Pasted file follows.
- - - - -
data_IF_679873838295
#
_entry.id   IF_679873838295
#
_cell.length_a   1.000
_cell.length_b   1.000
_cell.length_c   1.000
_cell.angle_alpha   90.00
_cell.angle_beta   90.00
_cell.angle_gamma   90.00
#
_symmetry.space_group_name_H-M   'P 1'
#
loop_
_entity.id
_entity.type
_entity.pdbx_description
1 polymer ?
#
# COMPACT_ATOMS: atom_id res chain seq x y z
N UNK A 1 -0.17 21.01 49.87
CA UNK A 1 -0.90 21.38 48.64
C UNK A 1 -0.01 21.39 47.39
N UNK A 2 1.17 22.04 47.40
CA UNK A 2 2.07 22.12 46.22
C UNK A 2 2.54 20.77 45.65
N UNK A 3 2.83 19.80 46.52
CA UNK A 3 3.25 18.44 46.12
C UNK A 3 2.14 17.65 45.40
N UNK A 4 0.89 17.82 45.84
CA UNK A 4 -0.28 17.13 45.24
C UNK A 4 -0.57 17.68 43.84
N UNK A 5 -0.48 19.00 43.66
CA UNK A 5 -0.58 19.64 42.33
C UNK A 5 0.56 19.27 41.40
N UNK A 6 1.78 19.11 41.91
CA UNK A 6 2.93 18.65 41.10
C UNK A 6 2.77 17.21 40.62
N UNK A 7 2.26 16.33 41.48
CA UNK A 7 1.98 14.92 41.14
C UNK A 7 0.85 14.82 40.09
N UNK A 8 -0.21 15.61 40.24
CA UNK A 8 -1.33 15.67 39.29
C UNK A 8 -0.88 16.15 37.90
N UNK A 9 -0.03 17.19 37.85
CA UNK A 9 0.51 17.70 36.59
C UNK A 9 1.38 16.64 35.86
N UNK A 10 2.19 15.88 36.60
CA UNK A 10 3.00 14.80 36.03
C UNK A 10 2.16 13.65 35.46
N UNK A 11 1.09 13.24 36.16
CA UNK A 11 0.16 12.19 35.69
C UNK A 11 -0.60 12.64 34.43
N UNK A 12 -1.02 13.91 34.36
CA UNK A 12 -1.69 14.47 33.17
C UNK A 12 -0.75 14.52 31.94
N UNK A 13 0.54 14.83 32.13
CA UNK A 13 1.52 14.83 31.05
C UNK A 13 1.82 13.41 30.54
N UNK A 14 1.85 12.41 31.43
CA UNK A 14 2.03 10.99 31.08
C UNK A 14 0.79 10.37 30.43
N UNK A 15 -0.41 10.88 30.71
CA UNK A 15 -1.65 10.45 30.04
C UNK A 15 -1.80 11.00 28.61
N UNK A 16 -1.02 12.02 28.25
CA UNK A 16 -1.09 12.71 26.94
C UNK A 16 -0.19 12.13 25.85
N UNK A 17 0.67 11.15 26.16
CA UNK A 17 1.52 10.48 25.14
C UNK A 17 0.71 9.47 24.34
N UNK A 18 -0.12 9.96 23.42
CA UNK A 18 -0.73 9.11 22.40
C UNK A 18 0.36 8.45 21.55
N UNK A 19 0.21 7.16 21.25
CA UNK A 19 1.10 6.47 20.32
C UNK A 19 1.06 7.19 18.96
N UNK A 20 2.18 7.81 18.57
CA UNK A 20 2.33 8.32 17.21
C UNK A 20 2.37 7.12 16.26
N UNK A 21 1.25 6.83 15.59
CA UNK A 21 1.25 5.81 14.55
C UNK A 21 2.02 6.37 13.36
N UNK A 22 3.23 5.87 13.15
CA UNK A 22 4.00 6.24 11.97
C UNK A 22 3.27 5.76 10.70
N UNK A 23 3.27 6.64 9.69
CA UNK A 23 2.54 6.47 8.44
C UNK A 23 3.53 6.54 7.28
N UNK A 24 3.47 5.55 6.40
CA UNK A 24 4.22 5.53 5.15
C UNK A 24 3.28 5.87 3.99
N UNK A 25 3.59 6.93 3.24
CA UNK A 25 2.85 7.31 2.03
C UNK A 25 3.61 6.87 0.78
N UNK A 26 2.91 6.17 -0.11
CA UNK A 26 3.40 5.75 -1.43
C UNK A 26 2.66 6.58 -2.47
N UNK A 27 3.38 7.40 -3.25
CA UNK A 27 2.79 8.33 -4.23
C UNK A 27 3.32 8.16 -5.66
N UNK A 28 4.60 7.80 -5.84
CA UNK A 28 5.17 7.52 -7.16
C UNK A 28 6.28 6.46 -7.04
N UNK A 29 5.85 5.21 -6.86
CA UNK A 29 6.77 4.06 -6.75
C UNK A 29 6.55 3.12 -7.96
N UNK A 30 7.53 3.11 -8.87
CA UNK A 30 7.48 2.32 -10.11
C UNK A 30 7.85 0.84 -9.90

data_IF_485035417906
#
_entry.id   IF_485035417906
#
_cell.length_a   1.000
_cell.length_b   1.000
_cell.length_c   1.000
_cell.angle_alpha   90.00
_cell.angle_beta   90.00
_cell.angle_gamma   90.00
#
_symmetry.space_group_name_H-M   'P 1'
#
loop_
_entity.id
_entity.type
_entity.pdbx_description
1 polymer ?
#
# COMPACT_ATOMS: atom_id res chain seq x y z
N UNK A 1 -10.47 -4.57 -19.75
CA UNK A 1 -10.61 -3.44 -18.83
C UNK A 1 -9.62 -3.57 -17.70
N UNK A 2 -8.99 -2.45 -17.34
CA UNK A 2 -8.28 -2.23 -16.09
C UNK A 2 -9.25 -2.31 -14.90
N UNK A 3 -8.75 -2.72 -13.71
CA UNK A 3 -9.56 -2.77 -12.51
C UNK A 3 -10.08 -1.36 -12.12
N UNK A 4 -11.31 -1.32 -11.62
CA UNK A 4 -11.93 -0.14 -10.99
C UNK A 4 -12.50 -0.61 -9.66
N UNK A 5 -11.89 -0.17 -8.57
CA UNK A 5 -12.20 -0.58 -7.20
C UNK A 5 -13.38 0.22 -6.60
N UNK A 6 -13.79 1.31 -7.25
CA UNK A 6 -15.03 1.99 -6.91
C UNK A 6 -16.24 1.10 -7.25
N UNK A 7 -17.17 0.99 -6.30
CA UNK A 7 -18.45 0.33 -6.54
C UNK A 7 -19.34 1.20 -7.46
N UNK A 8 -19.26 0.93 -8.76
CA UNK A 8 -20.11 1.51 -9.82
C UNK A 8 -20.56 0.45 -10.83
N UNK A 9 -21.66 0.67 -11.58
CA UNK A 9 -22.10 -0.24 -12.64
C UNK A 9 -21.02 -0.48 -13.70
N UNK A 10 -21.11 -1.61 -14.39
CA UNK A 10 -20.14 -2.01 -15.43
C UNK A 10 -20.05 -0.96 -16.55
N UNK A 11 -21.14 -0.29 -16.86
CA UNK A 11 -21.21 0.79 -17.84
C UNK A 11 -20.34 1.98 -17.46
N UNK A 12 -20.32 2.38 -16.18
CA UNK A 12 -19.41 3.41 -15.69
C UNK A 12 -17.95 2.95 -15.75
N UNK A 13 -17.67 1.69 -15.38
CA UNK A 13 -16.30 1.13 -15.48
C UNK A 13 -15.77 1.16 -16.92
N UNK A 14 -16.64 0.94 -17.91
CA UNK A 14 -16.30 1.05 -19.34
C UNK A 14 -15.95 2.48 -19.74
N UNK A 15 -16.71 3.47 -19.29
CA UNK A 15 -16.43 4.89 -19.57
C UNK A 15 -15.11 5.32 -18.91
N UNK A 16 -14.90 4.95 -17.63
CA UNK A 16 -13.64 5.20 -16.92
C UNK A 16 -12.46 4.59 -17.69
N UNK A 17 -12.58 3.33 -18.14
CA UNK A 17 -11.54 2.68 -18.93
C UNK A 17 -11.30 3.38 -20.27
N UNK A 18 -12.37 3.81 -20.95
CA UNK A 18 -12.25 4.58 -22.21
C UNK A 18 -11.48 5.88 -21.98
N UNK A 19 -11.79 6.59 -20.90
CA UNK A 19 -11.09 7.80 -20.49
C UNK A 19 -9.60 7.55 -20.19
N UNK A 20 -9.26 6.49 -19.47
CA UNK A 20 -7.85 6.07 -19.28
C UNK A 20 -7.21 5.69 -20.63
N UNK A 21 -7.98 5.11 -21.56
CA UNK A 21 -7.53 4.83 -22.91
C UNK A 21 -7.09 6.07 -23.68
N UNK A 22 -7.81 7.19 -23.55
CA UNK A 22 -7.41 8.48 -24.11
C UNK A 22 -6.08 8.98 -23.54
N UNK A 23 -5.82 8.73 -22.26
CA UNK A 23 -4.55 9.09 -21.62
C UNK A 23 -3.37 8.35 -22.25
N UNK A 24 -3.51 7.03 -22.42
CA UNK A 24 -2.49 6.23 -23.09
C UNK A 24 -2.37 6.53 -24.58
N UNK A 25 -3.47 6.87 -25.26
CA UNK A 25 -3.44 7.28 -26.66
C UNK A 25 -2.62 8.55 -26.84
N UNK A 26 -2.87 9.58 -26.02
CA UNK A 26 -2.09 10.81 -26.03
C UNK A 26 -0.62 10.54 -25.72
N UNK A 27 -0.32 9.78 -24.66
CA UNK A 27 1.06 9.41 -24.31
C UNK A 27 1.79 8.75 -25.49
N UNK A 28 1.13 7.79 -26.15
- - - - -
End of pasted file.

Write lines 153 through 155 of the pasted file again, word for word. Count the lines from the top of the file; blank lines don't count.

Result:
CA UNK A 8 -20.11 1.51 -9.82
C UNK A 8 -20.56 0.45 -10.83
N UNK A 9 -21.66 0.67 -11.58